Song of the Day: “Inside Out”


Today we’ll be wrapping up our week of songs with a personal favorite of mine. But before we get too far into it, let’s do a quick review of what we’ve looked at so far this week.

On Monday, we looked at The New Pornographers’ “The Bones of an Idol”, and examined the symbolism of its lyrics. Tuesday, we made a genre leap to hip hop, and analyzed “Strange Ways”, by MF DOOM and Madlib as a part of their Madvillain collaboration. Yesterday, we made another genre leap to classic rock, and looked at some of the misinterpretations of “Hotel California”, as well as the true meaning according to the artists.

Today, we’ll be looking at the song “Inside Out” by Spoon. I figured that starting and ending the week with an indie rock song felt a little like bookends. Also, this is just one of my favorite songs and I wanted to talk about it so there.


Spoon is an American indie rock band that formed in Austin, Texas back in the early 1990’s. They released their debut album, “Telephono” in 1996, and their second, “A Series of Sneaks” two years later on Elektra Records.

Fast forward roughly fifteen years to 2014, and Spoon was releasing their eight studio album, “They Want My Soul” on their new label, Loma Vista Recordings. This was also the first album to feature the band’s new member, Alex Fischel on keyboard and guitar.

“Inside Out” was one of the three singles released with, “They Want My Soul”. The other two, being “Rent I Pay”, and “Do You”.

While the lyrics to “Inside Out” don’t match the level of complexity we’ve seen from some of the other songs we’ve already covered, I think there’s still plenty there to appreciate. And again, there are multiple interpretations that we can make, which we’ll look at shortly.


As always, we’ll be taking a look at the inherent symbolism found in the lyrics. Starting with the first verse, we’ll try and parse out the context, and use that as an anchor point to discern the meaning off the rest of the song. So let’s take a look at the first verse, splitting it up into two halves.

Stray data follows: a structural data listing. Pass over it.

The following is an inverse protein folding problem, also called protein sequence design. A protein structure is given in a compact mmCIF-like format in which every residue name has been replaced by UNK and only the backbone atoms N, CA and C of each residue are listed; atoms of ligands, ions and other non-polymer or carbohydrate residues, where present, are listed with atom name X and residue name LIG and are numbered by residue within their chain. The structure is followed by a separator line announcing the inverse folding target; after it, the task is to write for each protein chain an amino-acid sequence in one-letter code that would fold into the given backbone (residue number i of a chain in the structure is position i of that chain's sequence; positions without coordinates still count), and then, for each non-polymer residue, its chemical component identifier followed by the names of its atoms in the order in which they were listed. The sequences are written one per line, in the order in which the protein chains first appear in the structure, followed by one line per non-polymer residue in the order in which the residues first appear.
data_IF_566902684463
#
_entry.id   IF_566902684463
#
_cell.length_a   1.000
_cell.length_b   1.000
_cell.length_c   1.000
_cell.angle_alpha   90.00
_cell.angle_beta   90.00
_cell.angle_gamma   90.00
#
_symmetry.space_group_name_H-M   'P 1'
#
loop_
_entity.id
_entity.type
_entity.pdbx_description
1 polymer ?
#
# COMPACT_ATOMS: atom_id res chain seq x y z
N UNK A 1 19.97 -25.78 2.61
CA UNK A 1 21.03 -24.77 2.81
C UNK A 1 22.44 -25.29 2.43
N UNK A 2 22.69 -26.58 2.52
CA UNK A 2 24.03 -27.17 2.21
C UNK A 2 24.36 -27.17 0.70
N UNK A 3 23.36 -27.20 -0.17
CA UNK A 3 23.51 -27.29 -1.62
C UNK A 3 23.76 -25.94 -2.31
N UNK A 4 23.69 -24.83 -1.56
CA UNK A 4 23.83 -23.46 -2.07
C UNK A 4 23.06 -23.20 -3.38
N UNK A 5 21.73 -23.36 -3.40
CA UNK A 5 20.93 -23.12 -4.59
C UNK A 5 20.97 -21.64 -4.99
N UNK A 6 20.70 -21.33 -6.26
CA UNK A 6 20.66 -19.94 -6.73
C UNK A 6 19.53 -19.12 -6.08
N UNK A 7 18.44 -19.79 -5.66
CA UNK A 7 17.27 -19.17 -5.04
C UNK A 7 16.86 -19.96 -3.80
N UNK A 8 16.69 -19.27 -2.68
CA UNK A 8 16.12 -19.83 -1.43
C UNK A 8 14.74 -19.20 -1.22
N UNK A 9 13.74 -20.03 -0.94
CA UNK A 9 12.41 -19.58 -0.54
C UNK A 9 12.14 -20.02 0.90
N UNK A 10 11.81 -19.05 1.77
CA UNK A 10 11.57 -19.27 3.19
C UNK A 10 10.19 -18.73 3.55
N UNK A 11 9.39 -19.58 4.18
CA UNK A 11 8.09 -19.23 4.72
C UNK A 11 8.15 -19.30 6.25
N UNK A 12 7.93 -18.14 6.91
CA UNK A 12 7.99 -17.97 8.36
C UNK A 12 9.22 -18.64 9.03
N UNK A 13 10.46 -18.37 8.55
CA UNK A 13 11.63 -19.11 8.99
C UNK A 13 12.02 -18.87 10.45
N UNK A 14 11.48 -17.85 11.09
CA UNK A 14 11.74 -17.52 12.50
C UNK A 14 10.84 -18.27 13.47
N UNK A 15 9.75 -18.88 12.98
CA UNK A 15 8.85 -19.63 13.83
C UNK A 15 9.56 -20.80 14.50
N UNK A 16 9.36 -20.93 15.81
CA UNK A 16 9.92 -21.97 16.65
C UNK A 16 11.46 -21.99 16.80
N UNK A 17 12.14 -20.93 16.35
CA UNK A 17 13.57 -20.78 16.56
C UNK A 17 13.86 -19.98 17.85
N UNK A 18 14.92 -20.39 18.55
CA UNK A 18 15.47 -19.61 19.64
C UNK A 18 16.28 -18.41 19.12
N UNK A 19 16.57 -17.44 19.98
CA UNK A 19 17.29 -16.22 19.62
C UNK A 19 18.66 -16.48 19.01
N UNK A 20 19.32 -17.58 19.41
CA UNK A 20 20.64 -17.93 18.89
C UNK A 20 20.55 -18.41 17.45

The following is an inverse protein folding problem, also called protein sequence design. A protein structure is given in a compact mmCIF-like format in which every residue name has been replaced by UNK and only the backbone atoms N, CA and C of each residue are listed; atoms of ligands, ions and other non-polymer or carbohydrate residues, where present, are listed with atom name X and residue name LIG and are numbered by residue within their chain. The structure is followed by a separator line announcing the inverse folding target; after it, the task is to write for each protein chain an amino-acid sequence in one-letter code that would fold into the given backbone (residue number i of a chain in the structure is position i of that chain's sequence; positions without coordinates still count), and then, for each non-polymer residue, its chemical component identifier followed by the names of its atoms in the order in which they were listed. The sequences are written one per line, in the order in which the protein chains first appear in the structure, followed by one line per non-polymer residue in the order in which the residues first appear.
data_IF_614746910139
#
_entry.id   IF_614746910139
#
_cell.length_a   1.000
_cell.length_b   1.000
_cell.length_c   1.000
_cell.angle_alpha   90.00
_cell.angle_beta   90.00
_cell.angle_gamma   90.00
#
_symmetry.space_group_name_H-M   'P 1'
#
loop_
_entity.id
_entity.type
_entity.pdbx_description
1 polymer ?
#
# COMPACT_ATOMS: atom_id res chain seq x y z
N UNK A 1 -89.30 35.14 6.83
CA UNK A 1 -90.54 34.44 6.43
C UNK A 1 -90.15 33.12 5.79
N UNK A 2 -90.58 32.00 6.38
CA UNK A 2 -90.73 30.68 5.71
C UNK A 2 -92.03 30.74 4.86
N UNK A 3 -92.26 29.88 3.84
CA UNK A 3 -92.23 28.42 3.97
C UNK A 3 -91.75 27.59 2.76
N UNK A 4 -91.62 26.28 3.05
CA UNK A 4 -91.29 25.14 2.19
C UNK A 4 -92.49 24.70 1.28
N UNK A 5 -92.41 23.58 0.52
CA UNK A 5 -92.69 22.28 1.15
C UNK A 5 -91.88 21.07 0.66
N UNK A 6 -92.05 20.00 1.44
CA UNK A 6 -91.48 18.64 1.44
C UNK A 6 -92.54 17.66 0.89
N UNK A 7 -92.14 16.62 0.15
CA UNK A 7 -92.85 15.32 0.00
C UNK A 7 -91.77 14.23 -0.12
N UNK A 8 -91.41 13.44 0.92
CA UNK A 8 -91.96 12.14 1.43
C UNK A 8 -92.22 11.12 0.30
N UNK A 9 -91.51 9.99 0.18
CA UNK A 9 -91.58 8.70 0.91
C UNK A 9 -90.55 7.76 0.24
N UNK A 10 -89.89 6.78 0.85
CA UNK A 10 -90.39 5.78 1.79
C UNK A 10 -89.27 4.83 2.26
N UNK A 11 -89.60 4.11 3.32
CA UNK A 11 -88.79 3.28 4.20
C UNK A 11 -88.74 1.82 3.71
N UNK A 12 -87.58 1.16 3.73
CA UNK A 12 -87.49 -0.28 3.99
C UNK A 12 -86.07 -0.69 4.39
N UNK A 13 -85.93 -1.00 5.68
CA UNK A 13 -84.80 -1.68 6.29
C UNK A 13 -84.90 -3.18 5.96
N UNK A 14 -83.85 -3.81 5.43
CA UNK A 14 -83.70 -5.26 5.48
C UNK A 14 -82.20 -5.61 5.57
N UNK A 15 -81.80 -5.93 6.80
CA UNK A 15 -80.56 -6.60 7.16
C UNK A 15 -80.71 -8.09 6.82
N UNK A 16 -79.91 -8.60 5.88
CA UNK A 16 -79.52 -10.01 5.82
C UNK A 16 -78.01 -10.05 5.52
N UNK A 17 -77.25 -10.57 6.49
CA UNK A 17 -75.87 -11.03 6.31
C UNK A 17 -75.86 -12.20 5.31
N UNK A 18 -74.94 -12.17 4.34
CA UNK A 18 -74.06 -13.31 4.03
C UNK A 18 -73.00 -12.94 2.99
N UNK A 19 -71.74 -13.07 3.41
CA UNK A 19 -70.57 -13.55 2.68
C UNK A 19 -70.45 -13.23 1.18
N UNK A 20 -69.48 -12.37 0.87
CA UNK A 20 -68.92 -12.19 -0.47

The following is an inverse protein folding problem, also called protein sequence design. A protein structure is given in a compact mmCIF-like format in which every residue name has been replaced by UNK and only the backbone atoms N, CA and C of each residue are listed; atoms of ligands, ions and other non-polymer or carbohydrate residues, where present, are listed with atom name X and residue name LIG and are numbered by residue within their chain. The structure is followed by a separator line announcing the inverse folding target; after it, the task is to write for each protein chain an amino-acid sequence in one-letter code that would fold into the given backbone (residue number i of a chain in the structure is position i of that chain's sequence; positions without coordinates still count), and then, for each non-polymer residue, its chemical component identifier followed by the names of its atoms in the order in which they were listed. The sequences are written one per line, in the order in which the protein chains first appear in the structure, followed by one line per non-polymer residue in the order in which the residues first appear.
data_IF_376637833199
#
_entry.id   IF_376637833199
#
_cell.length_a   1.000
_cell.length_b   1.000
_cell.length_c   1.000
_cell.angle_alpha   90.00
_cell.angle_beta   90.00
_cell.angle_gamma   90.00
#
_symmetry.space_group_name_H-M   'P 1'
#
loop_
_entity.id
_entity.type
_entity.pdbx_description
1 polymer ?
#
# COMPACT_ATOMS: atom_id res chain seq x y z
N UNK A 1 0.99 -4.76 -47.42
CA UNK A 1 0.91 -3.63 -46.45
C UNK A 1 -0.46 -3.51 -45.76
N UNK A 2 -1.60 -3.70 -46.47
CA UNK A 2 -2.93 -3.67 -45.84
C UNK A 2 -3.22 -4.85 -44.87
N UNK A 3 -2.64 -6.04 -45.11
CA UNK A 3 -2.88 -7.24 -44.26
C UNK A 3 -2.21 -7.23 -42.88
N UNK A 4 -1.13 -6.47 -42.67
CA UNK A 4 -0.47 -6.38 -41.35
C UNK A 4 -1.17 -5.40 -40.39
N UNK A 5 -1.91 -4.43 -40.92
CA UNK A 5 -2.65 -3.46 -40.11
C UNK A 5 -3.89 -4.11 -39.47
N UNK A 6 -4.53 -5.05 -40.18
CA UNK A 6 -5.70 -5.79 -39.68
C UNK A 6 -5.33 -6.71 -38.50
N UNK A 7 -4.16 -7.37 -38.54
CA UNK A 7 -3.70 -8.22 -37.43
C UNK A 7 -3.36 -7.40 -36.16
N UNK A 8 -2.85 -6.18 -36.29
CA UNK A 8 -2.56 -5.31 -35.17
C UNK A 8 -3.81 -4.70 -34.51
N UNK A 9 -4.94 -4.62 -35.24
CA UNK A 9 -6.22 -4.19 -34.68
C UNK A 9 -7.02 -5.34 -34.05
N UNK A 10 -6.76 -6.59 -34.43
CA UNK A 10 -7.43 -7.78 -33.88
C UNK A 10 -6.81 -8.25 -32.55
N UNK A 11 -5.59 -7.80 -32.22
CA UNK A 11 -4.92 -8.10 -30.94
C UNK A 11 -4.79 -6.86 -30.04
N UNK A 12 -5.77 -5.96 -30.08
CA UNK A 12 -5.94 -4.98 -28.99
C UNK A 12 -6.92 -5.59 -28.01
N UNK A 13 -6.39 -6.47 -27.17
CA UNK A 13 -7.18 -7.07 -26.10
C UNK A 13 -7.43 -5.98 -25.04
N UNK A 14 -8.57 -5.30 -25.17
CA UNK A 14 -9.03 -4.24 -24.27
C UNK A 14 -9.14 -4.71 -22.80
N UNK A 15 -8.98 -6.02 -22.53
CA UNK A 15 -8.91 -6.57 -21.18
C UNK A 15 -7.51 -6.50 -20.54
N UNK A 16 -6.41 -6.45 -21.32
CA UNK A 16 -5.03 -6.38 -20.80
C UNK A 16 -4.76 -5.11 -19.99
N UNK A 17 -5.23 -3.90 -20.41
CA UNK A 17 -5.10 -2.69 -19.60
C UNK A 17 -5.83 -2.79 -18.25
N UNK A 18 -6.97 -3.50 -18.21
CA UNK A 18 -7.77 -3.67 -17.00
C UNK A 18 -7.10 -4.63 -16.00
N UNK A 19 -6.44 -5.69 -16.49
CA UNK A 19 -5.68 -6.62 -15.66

“Time’s gone inside out
Time gets distorted when
There’s intense gravity”

Here, we don’t get many hints as to what the song is really about. But the titular first line is our best bet. What does it mean for time to go inside out? It suggests a pivot, a change. So if time regularly moves forward, instead, it now feels like it’s going backward.

There’s an obvious connection here to life and death. We come out of nothing, and grow older, until we reach a midpoint. From that midpoint, we begin to shrink as we grow older, and then wither away into nothing once again. I think that this is what Spoon is referring to. The turning point when you realize that each day is closer to your last than your first. A tentative interpretation would be that this is a song about a midlife crisis.

Second Verse

But let’s look at the second half of the first verse before we give a premature diagnosis.

“I don’t got time for holy rollers
Though they may wash my feet
And I won’t be their soldier”

Here, we get an obvious reference to religion, as well as the narrator’s opinion on it. A “holy roller” is a term used for extremely religious Christians, often ones who go over the top with their worship. Here, the narrator is saying that even though he’s being welcomed into the Christian community with the ritual foot washing, he won’t go to bat for team God and become a missionary.

In the next verse, we get another piece of the picture.

“There’s intense gravity in you
Yeah, there’s intense gravity in you
I’m just your satellite
I’m just your satellite”

Here, we see that what’s distorting time is the subject of this song. So when the narrator is with him/her, time gets distorted because of his strong attraction, expressed here as “intense gravity”. The line, “I’m just your satellite” completes the extended metaphor. The narrator is in orbit around their significant other.

Final Thoughts

While there are other lyrics we could look at, we’re running out of space here, and we’ll have to cut our discussion a little short today. But I think what we’ve covered so far shows a good representation of what “Inside Out” is about. Take a listen if you’ve got the time. Like I mentioned earlier, it’s one of my favorite songs.

That about wraps up our discussion for today. Next week, we’ll be back again with another collection of songs.


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